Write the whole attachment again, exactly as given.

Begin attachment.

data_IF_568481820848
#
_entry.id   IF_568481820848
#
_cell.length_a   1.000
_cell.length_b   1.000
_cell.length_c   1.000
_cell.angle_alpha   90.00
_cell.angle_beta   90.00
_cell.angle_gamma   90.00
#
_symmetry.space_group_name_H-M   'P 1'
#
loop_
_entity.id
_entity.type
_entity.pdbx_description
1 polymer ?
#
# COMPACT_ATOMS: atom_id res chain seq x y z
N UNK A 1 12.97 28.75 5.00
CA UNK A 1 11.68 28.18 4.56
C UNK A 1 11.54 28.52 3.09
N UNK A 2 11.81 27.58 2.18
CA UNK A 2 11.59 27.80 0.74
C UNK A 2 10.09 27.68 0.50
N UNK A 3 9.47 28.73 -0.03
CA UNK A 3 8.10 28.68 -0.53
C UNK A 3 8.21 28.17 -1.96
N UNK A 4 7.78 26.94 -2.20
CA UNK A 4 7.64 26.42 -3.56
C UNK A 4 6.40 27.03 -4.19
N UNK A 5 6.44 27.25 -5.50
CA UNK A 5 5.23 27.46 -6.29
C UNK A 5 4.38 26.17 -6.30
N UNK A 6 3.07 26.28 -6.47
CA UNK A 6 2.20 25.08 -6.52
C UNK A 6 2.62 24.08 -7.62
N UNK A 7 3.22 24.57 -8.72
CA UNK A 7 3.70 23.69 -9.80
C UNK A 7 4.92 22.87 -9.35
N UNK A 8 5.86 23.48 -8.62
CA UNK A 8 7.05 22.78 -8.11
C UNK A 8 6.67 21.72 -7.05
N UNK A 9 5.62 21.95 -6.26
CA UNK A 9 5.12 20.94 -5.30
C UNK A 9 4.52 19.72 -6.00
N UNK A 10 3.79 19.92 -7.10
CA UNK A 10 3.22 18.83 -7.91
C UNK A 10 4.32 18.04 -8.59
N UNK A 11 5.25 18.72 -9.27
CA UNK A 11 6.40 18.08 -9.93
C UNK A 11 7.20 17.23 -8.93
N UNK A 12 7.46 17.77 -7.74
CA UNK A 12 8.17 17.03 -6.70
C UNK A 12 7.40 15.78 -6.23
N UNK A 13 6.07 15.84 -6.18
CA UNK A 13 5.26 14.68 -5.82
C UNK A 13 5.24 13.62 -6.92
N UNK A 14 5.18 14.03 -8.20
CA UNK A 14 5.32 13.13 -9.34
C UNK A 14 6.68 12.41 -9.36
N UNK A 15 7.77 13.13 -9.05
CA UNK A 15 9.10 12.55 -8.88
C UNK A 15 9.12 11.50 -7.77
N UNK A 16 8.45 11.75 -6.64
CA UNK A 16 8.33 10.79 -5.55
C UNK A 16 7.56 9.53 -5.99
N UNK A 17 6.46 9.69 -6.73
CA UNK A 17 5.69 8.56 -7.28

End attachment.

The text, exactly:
data_IF_568481820848
#
_entry.id   IF_568481820848
#
_cell.length_a   1.000
_cell.length_b   1.000
_cell.length_c   1.000
_cell.angle_alpha   90.00
_cell.angle_beta   90.00
_cell.angle_gamma   90.00
#
_symmetry.space_group_name_H-M   'P 1'
#
loop_
_entity.id
_entity.type
_entity.pdbx_description
1 polymer ?
#
# COMPACT_ATOMS: atom_id res chain seq x y z
N UNK A 1 12.97 28.75 5.00
CA UNK A 1 11.68 28.18 4.56
C UNK A 1 11.54 28.52 3.09
N UNK A 2 11.81 27.58 2.18
CA UNK A 2 11.59 27.80 0.74
C UNK A 2 10.09 27.68 0.50
N UNK A 3 9.47 28.73 -0.03
CA UNK A 3 8.10 28.68 -0.53
C UNK A 3 8.21 28.17 -1.96
N UNK A 4 7.78 26.94 -2.20
CA UNK A 4 7.64 26.42 -3.56
C UNK A 4 6.40 27.03 -4.19
N UNK A 5 6.44 27.25 -5.50
CA UNK A 5 5.23 27.46 -6.29
C UNK A 5 4.38 26.17 -6.30
N UNK A 6 3.07 26.28 -6.47
CA UNK A 6 2.20 25.08 -6.52
C UNK A 6 2.62 24.08 -7.62
N UNK A 7 3.22 24.57 -8.72
CA UNK A 7 3.70 23.69 -9.80
C UNK A 7 4.92 22.87 -9.35
N UNK A 8 5.86 23.48 -8.62
CA UNK A 8 7.05 22.78 -8.11
C UNK A 8 6.67 21.72 -7.05
N UNK A 9 5.62 21.95 -6.26
CA UNK A 9 5.12 20.94 -5.30
C UNK A 9 4.52 19.72 -6.00
N UNK A 10 3.79 19.92 -7.10
CA UNK A 10 3.22 18.83 -7.91
C UNK A 10 4.32 18.04 -8.59
N UNK A 11 5.25 18.72 -9.27
CA UNK A 11 6.40 18.08 -9.93
C UNK A 11 7.20 17.23 -8.93
N UNK A 12 7.46 17.77 -7.74
CA UNK A 12 8.17 17.03 -6.70
C UNK A 12 7.40 15.78 -6.23
N UNK A 13 6.07 15.84 -6.18
CA UNK A 13 5.26 14.68 -5.82
C UNK A 13 5.24 13.62 -6.92
N UNK A 14 5.18 14.03 -8.20
CA UNK A 14 5.32 13.13 -9.34
C UNK A 14 6.68 12.41 -9.36
N UNK A 15 7.77 13.13 -9.05
CA UNK A 15 9.10 12.55 -8.88
C UNK A 15 9.12 11.50 -7.77
N UNK A 16 8.45 11.75 -6.64
CA UNK A 16 8.33 10.79 -5.55
C UNK A 16 7.56 9.53 -5.99
N UNK A 17 6.46 9.69 -6.73
CA UNK A 17 5.69 8.56 -7.28